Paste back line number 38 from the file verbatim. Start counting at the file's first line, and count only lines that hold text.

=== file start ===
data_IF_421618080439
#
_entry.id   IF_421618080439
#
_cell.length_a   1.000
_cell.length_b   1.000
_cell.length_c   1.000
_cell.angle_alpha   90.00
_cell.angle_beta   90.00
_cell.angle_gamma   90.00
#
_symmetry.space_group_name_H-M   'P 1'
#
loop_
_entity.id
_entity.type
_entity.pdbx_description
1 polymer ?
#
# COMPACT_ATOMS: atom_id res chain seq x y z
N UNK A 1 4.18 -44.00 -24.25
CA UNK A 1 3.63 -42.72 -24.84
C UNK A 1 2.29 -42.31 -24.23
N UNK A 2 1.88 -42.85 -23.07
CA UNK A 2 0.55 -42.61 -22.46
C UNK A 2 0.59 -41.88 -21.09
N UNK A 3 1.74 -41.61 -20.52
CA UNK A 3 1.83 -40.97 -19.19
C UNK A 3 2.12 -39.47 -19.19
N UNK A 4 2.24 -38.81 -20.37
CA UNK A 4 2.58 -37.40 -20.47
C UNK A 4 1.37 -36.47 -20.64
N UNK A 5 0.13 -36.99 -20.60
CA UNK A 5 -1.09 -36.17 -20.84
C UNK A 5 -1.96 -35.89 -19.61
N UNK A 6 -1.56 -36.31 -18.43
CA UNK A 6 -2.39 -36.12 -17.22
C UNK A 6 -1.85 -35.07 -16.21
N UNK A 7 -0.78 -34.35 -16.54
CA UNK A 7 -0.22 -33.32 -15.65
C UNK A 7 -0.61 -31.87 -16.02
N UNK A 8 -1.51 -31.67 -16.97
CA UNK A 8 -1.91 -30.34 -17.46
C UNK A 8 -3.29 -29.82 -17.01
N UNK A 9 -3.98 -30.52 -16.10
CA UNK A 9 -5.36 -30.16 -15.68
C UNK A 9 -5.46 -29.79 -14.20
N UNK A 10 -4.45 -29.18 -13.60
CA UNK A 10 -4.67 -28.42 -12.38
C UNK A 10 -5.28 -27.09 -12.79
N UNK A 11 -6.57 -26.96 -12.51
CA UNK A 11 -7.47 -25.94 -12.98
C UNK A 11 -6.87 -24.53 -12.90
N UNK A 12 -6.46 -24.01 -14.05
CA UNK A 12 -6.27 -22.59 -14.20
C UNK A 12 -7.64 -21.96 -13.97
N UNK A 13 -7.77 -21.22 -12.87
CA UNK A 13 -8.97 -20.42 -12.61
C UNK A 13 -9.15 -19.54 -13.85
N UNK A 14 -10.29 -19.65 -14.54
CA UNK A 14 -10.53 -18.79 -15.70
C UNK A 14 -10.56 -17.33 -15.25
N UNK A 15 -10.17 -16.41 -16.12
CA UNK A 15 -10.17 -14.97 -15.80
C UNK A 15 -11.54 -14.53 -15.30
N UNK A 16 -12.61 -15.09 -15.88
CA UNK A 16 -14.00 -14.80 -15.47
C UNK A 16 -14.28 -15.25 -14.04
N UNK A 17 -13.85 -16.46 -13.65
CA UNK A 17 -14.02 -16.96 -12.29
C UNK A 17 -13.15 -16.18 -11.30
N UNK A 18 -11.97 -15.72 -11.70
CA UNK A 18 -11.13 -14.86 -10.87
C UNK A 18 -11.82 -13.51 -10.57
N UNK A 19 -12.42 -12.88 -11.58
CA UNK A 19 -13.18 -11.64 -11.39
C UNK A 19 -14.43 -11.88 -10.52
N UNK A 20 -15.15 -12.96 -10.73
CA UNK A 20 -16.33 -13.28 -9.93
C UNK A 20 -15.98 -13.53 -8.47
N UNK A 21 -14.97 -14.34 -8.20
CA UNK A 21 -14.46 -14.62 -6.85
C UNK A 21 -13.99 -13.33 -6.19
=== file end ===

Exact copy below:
C UNK A 6 -1.85 -35.07 -16.21